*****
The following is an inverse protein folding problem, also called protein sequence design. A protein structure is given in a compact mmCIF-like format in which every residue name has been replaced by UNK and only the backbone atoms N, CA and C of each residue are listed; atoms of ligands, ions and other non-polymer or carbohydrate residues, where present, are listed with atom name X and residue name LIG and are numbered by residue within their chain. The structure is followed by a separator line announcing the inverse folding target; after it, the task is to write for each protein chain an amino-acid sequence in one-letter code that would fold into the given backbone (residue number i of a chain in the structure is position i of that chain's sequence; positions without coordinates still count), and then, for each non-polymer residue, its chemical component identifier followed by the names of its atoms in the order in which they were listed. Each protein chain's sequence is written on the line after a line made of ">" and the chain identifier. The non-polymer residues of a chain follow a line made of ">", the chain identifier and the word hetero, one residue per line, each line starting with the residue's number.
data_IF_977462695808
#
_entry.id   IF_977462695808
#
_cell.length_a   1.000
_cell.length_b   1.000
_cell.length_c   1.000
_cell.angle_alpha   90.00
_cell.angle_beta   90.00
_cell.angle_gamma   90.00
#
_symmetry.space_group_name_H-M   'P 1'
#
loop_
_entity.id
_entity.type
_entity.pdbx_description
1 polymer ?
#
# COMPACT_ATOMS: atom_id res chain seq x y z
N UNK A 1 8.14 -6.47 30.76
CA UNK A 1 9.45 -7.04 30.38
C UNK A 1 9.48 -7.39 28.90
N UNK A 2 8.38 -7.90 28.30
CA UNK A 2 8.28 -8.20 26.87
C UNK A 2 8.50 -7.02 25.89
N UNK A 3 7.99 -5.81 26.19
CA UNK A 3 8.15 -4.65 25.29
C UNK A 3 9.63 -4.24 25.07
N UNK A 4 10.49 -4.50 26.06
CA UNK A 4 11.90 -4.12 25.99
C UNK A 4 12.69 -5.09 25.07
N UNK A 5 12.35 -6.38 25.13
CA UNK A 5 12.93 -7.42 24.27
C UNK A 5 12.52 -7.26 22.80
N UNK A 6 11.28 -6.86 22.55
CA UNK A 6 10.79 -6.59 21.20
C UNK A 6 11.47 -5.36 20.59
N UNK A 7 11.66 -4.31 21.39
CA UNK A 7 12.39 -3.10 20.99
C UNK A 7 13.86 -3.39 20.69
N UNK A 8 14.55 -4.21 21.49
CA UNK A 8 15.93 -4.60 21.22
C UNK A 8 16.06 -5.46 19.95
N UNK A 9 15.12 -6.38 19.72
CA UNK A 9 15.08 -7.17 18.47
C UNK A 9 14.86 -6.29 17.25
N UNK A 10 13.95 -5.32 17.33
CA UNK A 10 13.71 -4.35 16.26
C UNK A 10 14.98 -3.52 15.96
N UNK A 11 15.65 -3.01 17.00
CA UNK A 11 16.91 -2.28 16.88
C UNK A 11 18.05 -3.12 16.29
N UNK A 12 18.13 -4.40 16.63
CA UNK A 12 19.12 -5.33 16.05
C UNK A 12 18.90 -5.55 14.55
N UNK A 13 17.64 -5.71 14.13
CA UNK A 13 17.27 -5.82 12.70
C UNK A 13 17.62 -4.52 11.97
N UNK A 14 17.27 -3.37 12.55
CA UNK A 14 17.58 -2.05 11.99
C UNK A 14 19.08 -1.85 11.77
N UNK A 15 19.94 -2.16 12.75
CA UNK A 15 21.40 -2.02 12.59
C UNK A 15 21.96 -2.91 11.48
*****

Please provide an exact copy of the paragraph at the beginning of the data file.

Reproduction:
The following is an inverse protein folding problem, also called protein sequence design. A protein structure is given in a compact mmCIF-like format in which every residue name has been replaced by UNK and only the backbone atoms N, CA and C of each residue are listed; atoms of ligands, ions and other non-polymer or carbohydrate residues, where present, are listed with atom name X and residue name LIG and are numbered by residue within their chain. The structure is followed by a separator line announcing the inverse folding target; after it, the task is to write for each protein chain an amino-acid sequence in one-letter code that would fold into the given backbone (residue number i of a chain in the structure is position i of that chain's sequence; positions without coordinates still count), and then, for each non-polymer residue, its chemical component identifier followed by the names of its atoms in the order in which they were listed. Each protein chain's sequence is written on the line after a line made of ">" and the chain identifier. The non-polymer residues of a chain follow a line made of ">", the chain identifier and the word hetero, one residue per line, each line starting with the residue's number.